Navigation is one of the main components that determines if your website actually “works”. Depending on the audience, your nav can serve multiple purposes. It helps first time visitors discover what you have to offer while guiding returning visitors to specific sections within your site. In both cases, there are a few best practices you’ll want to follow.
No one likes slow websites. Regardless of how nice your design is, if it doesn’t load within a reasonable time, it will not perform in search, and it will not accomplish your goals. Although the top site builders typically compress your content to maximize load times, there are no guarantees; do your homework to ensure the tool you choose provides optimum performance.
Related: Google’s Page Speed Test
There are tons of web animation techniques that can help your design accomplish a wide range of tasks, from grabbing a user’s attention to giving feedback on certain interactions with content like buttons or forms. If you’re new to web design, we’d recommend sticking to simple animations at first. Complex animations typically require developer intervention.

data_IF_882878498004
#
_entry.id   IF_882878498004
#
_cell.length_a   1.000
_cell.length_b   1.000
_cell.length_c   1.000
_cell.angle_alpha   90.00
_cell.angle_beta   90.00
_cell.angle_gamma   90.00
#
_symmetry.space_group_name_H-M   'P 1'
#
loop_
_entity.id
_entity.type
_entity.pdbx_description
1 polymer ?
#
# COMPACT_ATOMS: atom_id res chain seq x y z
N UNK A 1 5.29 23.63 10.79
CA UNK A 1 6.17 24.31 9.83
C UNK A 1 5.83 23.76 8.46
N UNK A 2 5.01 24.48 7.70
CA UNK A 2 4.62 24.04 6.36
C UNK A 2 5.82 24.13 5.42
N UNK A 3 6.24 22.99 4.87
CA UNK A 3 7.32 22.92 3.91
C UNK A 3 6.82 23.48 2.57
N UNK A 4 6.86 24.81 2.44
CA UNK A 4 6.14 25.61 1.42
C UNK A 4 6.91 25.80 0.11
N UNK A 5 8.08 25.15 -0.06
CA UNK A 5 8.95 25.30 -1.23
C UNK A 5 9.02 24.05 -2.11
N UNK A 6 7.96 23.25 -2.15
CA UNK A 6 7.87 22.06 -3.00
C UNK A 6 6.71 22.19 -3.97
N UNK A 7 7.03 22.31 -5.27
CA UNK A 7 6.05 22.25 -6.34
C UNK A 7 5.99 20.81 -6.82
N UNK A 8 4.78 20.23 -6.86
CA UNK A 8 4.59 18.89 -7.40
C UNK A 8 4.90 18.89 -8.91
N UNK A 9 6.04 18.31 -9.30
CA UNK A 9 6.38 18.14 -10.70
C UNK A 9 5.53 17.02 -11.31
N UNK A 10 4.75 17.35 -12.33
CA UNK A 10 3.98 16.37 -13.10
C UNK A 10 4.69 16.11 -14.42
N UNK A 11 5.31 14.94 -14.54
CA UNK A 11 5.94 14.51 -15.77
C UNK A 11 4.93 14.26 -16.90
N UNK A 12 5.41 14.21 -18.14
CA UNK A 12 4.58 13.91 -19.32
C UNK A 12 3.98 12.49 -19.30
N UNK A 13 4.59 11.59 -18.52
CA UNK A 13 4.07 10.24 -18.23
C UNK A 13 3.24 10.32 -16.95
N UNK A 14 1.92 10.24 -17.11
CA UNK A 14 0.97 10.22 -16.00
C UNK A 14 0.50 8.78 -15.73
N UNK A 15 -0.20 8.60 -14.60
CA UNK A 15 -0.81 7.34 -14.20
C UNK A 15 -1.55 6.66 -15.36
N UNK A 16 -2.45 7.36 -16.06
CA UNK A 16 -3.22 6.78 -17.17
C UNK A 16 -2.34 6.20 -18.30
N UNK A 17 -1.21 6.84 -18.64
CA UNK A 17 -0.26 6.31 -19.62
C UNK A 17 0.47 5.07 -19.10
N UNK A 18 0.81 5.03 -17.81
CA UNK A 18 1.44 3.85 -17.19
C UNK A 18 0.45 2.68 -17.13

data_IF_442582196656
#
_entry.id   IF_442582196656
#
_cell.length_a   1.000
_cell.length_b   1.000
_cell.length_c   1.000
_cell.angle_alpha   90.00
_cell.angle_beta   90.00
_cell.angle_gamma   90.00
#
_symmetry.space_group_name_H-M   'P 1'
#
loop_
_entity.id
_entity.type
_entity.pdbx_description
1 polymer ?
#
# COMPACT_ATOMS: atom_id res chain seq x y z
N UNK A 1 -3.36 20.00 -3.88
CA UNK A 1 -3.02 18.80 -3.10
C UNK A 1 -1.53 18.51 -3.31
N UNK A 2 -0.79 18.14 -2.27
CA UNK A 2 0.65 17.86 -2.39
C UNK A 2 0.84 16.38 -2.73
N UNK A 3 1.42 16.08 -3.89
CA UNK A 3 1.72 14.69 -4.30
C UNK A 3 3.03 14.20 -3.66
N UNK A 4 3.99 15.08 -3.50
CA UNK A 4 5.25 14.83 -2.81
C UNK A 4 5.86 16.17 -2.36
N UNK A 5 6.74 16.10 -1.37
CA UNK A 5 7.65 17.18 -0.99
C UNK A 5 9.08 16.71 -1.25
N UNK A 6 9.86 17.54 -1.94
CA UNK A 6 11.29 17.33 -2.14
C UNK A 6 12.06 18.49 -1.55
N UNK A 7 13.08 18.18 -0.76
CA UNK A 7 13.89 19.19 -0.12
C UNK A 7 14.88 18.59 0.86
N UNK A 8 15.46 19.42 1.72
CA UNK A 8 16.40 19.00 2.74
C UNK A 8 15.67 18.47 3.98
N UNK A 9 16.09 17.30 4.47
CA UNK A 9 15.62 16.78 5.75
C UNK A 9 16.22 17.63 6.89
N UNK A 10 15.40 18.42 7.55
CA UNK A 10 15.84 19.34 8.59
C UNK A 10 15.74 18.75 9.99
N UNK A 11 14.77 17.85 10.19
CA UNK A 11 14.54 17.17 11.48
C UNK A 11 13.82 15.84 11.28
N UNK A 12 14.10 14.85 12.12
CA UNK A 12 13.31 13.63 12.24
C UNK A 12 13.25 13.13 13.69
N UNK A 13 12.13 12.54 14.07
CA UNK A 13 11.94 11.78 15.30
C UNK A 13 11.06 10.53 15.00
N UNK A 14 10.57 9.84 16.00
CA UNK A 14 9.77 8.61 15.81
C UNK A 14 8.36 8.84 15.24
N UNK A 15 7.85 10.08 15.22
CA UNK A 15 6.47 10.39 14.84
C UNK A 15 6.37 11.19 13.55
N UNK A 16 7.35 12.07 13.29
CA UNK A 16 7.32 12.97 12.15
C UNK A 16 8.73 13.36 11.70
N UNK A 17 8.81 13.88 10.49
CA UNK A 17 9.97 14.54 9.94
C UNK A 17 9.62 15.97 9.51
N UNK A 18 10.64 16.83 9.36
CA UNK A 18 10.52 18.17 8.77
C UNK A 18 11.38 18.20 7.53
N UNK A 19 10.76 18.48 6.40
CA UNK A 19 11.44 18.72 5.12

Your site visitors have multiple ways of interacting with your site depending on their device (scrolling, clicking, typing). The best designs always simplify these interactions giving the user the impression they are in complete control. Here are just a few examples:
A website’s structure plays an important role in both user experience and SEO. If people are getting lost navigating through your site, chances are, crawlers will too. Although there are some free sitemap builders available online, for small sites sometimes the best approach is to lay out your pages on a whiteboard or on a piece of paper.
Cross-browser & cross-device compatibility